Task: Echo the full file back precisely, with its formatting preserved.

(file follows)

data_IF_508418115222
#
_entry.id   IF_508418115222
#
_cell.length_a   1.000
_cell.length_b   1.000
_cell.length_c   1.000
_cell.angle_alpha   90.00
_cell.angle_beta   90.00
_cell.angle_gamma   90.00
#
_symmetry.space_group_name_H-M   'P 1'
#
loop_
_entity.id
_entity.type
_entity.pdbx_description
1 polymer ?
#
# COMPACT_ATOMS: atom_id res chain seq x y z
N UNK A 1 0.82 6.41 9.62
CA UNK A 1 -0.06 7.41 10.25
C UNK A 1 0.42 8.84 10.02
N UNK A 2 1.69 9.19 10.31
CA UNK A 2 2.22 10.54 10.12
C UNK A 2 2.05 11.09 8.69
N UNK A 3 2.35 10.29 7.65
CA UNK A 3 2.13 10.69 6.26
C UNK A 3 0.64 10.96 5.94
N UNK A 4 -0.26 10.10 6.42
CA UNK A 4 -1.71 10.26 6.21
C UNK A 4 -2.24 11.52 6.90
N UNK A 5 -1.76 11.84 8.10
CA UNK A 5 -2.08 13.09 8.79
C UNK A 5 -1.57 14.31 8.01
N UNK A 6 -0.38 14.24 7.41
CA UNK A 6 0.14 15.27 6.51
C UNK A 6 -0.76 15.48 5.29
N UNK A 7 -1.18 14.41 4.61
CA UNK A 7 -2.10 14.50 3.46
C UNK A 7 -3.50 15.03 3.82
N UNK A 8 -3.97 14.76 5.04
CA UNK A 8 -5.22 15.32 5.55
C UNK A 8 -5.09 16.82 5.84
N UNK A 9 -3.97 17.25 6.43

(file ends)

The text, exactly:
data_IF_508418115222
#
_entry.id   IF_508418115222
#
_cell.length_a   1.000
_cell.length_b   1.000
_cell.length_c   1.000
_cell.angle_alpha   90.00
_cell.angle_beta   90.00
_cell.angle_gamma   90.00
#
_symmetry.space_group_name_H-M   'P 1'
#
loop_
_entity.id
_entity.type
_entity.pdbx_description
1 polymer ?
#
# COMPACT_ATOMS: atom_id res chain seq x y z
N UNK A 1 0.82 6.41 9.62
CA UNK A 1 -0.06 7.41 10.25
C UNK A 1 0.42 8.84 10.02
N UNK A 2 1.69 9.19 10.31
CA UNK A 2 2.22 10.54 10.12
C UNK A 2 2.05 11.09 8.69
N UNK A 3 2.35 10.29 7.65
CA UNK A 3 2.13 10.69 6.26
C UNK A 3 0.64 10.96 5.94
N UNK A 4 -0.26 10.10 6.42
CA UNK A 4 -1.71 10.26 6.21
C UNK A 4 -2.24 11.52 6.90
N UNK A 5 -1.76 11.84 8.10
CA UNK A 5 -2.08 13.09 8.79
C UNK A 5 -1.57 14.31 8.01
N UNK A 6 -0.38 14.24 7.41
CA UNK A 6 0.14 15.27 6.51
C UNK A 6 -0.76 15.48 5.29
N UNK A 7 -1.18 14.41 4.61
CA UNK A 7 -2.10 14.50 3.46
C UNK A 7 -3.50 15.03 3.82
N UNK A 8 -3.97 14.76 5.04
CA UNK A 8 -5.22 15.32 5.55
C UNK A 8 -5.09 16.82 5.84
N UNK A 9 -3.97 17.25 6.43